It’s not the most elegant grab-it-off-the-bookshelf cover I’ve ever seen, but once you start reading this book, it’s very engaging. It’s a biography of the author’s father, Lonek Lew, told through the lives of his many friends and relations, some of whom are prominent figures in history. With numerous examples of Lonek’s humour and wisdom, Lion Hearts is inspiring reading.
This biography might well have been sombre reading. Like many Jews of the post-war generation, Henry Lew sees himself as a victim of the Holocaust because unlike his own children, he had no extended family around him: ‘no grandparents, no brothers, sisters, uncles, aunts or cousins’. (p. 21) Growing up in Melbourne, he had only one uncle, an aunt and a cousin in far away Paris, not meeting them until he was twenty-five. Until he was forty, he did not even know that his ‘favourite uncle’ who died in a Gestapo cell in 1942, had another name. He knew this man, Monia a.k.a. Naum, only from his father’s bedtime stories about childhood escapades in which Monia was always the hero.
Lonek and his wife Genia survived the Holocaust only because Poland was carved up between Stalin and Hitler in the short-lived Molotov-von Ribbentrop Pact in 1939. Their city Bialystok (in eastern Poland) was ceded to the Soviets, and it was only through a series of lucky accidents that the young newly-weds survived the outbreak of hostilities in 1941, eventually ending up in Moscow. Lonek ended up working as a lawyer defending soldiers accused of treason, but of course he lost every case even though the soldier had done nothing more sinister than to call Stalin a swine or something similar. When Lonek realised that he himself was at risk of being denounced for defending these people, he was lucky again, being able to organise a transfer to a remote part of the Soviet Union, where he was able to sit out the rest of the war in comparative safety.
But others in Lonek and Genia’s family were not so lucky: nearly all of them perished in the Holocaust. Part of what makes this book so moving is the story of how the author conquered his reluctance to visit Poland so that his children would connect with their heritage. Today Poles are starting to speak up about their history and how the end of World War II was not a happy ending but for Lew, Poland was the ‘killing fields where 90% of the Jewish population, and an even larger proportion of my own family, had been brutally murdered.‘ (p. 73) He wished to stick with his father’s stories of Bialystok before the war, his mental images based on his own imagination.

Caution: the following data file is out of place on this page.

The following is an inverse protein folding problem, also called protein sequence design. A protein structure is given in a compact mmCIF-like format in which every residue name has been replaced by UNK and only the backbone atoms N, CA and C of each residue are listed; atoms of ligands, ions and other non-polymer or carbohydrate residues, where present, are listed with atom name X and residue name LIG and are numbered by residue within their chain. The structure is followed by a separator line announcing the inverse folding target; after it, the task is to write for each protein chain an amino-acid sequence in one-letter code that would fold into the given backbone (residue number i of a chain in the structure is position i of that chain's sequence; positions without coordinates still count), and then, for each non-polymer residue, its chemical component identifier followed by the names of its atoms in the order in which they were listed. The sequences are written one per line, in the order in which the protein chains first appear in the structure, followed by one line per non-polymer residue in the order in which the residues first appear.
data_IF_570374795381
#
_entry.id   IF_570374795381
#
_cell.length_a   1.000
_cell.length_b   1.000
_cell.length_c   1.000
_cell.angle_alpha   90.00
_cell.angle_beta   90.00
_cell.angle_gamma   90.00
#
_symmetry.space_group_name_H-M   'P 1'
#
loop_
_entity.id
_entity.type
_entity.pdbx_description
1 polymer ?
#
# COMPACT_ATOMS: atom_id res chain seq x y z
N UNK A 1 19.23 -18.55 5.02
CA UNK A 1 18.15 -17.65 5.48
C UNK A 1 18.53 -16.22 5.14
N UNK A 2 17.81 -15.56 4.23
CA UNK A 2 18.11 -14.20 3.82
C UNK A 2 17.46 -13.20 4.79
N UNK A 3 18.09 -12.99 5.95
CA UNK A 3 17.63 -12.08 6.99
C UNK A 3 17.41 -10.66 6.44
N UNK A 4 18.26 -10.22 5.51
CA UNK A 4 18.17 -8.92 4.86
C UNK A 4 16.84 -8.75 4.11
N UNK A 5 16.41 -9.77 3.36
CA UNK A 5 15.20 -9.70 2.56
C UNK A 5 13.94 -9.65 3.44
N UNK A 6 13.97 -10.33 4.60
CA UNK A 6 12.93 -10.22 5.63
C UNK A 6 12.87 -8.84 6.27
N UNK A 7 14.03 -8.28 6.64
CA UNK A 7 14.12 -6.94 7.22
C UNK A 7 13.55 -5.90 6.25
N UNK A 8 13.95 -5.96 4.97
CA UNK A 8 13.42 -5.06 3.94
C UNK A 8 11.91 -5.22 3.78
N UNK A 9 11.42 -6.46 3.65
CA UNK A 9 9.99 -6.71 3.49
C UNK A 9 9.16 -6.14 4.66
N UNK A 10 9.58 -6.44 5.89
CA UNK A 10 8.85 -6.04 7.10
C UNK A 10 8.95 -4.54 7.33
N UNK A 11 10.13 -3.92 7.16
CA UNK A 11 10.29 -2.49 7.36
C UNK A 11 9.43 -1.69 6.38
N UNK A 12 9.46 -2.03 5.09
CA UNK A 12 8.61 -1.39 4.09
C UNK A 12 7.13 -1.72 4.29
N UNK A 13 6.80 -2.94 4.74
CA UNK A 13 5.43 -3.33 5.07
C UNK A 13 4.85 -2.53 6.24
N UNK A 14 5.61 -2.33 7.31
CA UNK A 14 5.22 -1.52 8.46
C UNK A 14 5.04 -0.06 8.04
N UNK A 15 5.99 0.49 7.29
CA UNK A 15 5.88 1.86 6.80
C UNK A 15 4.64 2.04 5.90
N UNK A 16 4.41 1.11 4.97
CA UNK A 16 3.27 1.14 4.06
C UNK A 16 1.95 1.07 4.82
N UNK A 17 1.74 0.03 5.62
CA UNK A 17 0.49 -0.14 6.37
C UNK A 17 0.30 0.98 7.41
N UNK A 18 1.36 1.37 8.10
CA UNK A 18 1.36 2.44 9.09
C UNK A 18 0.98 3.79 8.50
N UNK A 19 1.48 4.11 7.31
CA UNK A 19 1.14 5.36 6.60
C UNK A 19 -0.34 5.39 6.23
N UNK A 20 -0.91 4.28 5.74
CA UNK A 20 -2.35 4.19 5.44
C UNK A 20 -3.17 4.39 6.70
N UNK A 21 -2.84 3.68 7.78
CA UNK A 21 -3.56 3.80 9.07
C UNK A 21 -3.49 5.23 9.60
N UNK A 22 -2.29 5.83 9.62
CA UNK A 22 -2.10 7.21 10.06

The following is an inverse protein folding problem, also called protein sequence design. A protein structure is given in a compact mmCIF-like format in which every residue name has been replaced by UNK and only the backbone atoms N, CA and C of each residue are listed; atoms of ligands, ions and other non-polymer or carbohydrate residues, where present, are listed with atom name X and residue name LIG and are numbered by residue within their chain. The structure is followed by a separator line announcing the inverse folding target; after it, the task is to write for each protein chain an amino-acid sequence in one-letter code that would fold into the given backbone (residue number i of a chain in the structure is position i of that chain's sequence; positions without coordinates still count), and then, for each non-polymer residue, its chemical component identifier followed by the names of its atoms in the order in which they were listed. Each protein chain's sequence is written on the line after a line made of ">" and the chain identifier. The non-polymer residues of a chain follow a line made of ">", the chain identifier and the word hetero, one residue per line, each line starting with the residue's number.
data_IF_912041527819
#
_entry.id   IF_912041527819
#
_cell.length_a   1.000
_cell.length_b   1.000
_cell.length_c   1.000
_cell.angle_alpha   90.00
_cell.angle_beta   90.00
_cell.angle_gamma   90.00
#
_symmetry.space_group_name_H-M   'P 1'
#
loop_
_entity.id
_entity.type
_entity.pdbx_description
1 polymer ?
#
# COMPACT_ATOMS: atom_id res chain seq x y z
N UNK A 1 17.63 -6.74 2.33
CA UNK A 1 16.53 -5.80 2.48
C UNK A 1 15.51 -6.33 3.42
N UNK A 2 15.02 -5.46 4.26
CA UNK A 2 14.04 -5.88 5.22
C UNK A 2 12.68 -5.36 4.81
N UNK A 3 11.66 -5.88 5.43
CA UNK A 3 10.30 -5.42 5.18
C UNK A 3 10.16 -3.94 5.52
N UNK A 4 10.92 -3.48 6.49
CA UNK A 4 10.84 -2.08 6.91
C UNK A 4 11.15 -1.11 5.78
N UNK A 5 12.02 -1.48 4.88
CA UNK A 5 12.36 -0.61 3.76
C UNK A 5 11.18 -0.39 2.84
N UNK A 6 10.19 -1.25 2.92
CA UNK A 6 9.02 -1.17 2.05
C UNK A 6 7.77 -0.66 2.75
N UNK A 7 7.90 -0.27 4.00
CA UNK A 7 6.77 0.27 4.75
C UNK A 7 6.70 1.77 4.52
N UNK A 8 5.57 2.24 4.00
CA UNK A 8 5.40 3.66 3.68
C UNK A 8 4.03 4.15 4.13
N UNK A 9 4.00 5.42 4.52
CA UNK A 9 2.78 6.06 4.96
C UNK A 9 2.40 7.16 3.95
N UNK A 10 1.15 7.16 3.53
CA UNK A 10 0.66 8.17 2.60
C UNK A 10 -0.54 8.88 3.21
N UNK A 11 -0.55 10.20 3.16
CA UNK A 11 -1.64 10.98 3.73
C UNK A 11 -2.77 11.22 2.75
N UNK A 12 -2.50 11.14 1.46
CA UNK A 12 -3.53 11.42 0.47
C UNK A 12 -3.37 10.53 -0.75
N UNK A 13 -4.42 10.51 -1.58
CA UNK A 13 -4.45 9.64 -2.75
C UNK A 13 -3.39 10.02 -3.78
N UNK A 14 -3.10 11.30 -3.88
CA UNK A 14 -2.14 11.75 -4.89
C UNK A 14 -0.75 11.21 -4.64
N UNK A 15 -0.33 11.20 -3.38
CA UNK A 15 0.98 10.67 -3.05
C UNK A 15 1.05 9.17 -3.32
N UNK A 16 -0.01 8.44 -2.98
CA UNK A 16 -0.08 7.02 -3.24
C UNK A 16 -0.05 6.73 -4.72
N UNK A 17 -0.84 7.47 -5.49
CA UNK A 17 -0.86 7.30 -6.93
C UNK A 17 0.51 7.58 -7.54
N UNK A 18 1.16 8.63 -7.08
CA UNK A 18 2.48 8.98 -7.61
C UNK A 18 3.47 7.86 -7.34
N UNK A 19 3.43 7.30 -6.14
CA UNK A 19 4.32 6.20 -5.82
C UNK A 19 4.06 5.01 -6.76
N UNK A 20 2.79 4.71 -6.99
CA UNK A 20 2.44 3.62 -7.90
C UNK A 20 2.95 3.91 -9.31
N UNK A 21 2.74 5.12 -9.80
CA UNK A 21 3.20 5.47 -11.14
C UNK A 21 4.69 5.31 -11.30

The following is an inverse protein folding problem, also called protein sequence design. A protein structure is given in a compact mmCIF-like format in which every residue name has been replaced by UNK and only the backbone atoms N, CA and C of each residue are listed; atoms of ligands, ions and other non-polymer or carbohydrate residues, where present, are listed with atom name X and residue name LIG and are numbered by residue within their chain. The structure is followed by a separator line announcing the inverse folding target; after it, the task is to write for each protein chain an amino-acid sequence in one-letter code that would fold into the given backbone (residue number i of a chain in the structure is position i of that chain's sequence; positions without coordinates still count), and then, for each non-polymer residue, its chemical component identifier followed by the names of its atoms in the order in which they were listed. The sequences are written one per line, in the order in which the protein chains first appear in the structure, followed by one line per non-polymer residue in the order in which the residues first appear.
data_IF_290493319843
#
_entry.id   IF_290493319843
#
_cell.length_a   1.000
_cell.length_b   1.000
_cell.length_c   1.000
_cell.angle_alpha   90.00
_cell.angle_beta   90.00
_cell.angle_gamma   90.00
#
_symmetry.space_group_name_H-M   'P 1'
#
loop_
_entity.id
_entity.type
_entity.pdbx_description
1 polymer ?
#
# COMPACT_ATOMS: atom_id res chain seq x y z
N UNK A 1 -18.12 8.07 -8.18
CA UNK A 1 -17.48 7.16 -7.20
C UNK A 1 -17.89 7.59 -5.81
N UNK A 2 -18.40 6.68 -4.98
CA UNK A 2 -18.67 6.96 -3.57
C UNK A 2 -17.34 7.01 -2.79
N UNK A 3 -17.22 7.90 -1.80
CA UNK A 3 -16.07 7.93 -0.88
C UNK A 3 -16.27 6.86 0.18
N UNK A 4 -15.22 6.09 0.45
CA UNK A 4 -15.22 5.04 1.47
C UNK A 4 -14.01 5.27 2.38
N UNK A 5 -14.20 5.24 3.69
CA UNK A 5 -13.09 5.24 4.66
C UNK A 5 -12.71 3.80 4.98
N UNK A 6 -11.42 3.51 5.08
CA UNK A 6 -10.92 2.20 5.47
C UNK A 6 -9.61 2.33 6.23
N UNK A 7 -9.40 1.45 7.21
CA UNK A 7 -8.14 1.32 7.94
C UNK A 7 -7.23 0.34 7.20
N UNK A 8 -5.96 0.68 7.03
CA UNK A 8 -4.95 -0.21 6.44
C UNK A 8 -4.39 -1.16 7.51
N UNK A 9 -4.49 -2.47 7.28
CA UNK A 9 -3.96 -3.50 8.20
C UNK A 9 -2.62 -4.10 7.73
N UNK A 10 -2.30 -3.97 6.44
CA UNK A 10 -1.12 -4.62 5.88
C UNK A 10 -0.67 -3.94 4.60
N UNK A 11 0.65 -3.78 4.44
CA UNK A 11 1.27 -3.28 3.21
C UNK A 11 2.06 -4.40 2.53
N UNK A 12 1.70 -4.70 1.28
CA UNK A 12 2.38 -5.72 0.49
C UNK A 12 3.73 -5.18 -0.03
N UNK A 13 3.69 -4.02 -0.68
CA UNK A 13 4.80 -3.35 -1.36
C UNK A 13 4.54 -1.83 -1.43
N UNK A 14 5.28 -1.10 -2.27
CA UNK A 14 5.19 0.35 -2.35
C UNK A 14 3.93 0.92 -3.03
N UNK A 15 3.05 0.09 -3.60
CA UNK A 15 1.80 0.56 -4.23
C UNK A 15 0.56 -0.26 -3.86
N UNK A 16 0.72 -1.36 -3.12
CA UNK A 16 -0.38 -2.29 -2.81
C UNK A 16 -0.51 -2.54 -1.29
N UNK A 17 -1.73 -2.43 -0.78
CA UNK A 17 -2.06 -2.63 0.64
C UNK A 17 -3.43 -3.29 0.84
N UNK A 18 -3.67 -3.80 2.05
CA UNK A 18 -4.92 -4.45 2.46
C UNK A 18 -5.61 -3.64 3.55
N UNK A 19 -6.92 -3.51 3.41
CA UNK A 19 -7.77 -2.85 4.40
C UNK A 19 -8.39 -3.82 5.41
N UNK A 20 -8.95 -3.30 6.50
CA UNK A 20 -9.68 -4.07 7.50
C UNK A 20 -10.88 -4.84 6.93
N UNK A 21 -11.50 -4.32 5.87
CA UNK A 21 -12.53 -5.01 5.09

I had no wish to change this personal view, to pollute it with new material. The Holocaust had cleansed any relevance present-day Poland might have held for me, and many Polish Jewish survivors I had spoken to expressed similar, even stronger viewpoints. Their sentiments were clear. ‘We never want to see Poland again. A plague on all their houses! We hate the Poles, not only for the atrocities they committed against us during the war, but because they were the only nation who continued committing atrocities against us once the war was over’. (p. 73)
Yet as the author makes clear, this was not a view held by his parents, who separately and together had visited Poland several times since the war. Lonek was still travelling the world well into his old age and seems to have had a remarkable ability to overcome any feelings of hostility he might have had. Considering how many of his family died in the Holocaust and the grisly circumstances in which they met their deaths, it is inspiring to read that he never hated, saying that there were ‘no bad nations, only bad people‘. (p.74)
The roll call of remarkable people in this book is impressive. In celebrating the lives of family members and Lonek’s friends, Lew introduces successful businessmen, industrialists, and philanthropists. There are men and women of great initiative, and still others of great courage.
Written with a bereaved son’s great love, Henry Lew’s biography does not pretend to reveal everything about his subject. If Lonek had flaws, they are hard to find in this book. Lew stresses his father’s intelligence, his ability to learn languages, and his capacity to adapt. He shares anecdotes that demonstrate his father’s lively humour, his wise-cracking jokes, his and cheerful attitude to the indignities and illnesses of old age. It is Lonek’s indomitable spirit which shines through and makes bearable the tragedies that this book bears witness to.
At times I found it a bit hard to connect up the relationships and would have liked a family tree and an index to refer to, but more than anything I would have liked some photos of these amazing people, all of whom deserve the epithet ‘lion hearts‘.
Author: Henry R. Lew
Title: Lion Hearts: A Family Saga of Refugees and Asylum Seekers
Publisher: Hybrid Publishers, 2012
Source: Review copy courtesy of Hybrid Publishers